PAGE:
U.S. EPA announces California environmental enforcement accomplishments for 2007: Air and water quality, waste cleanup, land revitalization highlight year
SAN FRANCISCO – The U.S. Environmental Protection Agency’s enforcement efforts brought over $400 million in environmental and public health benefits to California communities this year.
The EPA took 173 enforcement actions throughout the state, resulting in significant air and water quality improvements, hazardous waste, solid waste, and oil cleanup, emergency prevention and preparedness, and pesticide regulation.
“Our actions this year will result in long-lasting benefits to California’s residents,” said Wayne Nastri, administrator for the EPA’s Pacific Southwest region. “The U.S. EPA pursues enforcement against the most serious violators to get results that improve the environment and human health,”
In California, enforcement highlights for 2007 include:
o The EPA, the California Air Resources Board, and North Coast Unified Air Quality Management District reached a $5 million settlement with Evergreen Pulp, Inc., that will protect air quality in the Eureka, Calif., area by reducing emissions of particulate matter and hazardous air pollutants from its wood pulp mill by approximately 340 tons annually.
o Working with the U.S. Department of Justice, the EPA required the city of San Diego to spend approximately $1 billion over the next six years on sewage collection system maintenance, repair, and replacement to prevent future spills of raw sewage. This is the third and final settlement that addresses current violations in the city’s sewer system.
o The EPA’s enforcement also leads to greater San Luis Rey River protections through a settlement with the Pala Band of Mission Indians, Brown Bulk Transportation Co., Valley Materials and Supply, Inc., and James Brown. The settlement includes a $435,000 penalty and $545,000 toward an environmental project that will protect ecologically valuable property within the San Luis Rey River watershed.
o The EPA, in partnership with federal and state agencies, reached a settlement with Kinder Morgan Energy Partners, requiring the company to pay nearly $5.3 million in fines for three oil spills. The spills discharged a combined 200,976 gallons of diesel fuel, jet fuel and gasoline into Suisun Marsh in Solano County, Oakland Inner Harbor in Alameda, and Summit Creek in the Sierra Nevada Range in Placer County. The settlement includes a $3.7 million civil penalty, $1.3 million to the U.S. Fish and Wildlife Service and the California Department of Fish and Game to compensate for natural resource damages, plus additional funds for restoration projects and stringent oil spill prevention policies to minimize environmental risks and potential damage if future spills occur.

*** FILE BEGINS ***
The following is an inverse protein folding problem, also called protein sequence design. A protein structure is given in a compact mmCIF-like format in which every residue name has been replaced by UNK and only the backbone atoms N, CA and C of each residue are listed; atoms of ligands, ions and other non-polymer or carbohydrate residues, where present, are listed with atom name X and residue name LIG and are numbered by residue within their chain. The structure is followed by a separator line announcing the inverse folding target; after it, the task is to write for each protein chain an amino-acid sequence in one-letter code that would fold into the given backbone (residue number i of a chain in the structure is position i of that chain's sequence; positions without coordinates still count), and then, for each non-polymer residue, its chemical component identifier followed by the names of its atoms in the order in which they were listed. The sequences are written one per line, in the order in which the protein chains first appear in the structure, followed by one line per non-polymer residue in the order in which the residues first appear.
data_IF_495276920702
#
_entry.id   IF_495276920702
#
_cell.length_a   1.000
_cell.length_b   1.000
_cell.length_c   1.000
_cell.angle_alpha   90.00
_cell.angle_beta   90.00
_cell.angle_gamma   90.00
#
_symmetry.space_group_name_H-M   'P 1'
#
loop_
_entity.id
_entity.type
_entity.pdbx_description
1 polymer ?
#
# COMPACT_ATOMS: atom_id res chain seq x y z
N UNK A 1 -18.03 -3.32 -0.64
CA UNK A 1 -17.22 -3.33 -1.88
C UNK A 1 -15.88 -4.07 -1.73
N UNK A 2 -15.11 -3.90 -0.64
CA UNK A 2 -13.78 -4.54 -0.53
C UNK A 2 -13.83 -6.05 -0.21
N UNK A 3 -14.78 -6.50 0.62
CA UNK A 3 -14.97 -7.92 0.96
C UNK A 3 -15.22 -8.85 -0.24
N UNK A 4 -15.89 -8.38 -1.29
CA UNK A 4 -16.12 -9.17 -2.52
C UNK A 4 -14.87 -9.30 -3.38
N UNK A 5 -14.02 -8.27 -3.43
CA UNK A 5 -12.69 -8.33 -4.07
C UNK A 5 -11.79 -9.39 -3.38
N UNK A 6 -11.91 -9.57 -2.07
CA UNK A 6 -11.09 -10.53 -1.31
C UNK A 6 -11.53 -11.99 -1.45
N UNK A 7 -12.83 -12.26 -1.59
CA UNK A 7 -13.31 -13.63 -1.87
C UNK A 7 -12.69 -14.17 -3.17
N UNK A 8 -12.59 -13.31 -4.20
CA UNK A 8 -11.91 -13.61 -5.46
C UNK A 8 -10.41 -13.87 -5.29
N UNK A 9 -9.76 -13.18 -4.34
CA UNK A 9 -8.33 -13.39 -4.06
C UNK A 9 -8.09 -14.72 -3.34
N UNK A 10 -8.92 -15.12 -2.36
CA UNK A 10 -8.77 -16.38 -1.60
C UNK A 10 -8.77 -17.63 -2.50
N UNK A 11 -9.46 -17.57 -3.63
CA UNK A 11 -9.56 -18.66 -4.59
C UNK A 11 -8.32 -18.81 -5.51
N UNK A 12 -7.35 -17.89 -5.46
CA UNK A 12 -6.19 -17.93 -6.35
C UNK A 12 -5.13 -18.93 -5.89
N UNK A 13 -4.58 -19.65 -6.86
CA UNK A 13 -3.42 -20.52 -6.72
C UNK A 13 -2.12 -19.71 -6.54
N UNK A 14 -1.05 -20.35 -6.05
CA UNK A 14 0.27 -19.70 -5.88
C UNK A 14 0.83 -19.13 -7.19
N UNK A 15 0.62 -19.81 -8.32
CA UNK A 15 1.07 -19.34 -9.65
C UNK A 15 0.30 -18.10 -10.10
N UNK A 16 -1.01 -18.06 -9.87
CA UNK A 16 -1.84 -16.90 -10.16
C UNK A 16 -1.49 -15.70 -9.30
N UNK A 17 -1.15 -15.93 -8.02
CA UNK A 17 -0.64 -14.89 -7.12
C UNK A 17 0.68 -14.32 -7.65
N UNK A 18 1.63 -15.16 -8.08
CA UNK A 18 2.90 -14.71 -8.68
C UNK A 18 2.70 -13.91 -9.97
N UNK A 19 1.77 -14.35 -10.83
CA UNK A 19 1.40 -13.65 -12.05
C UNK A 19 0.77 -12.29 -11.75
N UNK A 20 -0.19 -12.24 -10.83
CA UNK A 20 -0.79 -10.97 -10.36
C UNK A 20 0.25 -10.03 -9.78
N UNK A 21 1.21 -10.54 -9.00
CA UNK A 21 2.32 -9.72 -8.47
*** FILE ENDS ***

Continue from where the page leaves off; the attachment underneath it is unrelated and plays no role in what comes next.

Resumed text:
o After four years of multi-agency efforts to stop illegal dumping on the Torres Martinez Reservation, the EPA, working with the Bureau of Indian Affairs, successfully won its lawsuit against Kim Lawson, Lawson Enterprises and Torlaw Realty, requiring the parties to pay up to $42.8 million in cleanup costs and over $2.3 million in civil penalties. In addition, the EPA issued three other enforcement orders to clean up illegal open dumps and recover penalties from dump operators.
o The EPA entered into agreements with the Army for the Fort Ord Superfund Site in Monterey, Calif. and with the Air Force for the McClellan Superfund Site in Sacramento County that provides for site cleanup and reuse using a combination of U.S. Defense Department and private funds.
o The EPA used expedited settlement agreements, resulting in a total of $18,800 in fines, to resolve Clean Air Act violations at 26 central California chemical facilities that failed to resubmit risk management plans. Six separate actions for release reporting violations under the Emergency Planning and Community Right-To-Know Act resulted in a total of $219,646 in penalties and $80,000 in environmental projects.
o In cooperation with the California Department of Pesticide Regulation, the EPA took action against 15 companies statewide for the alleged sale and distribution of unregistered pesticides or pesticides with inaccurate labels -- collecting fines totaling more than $1 million for the violations.
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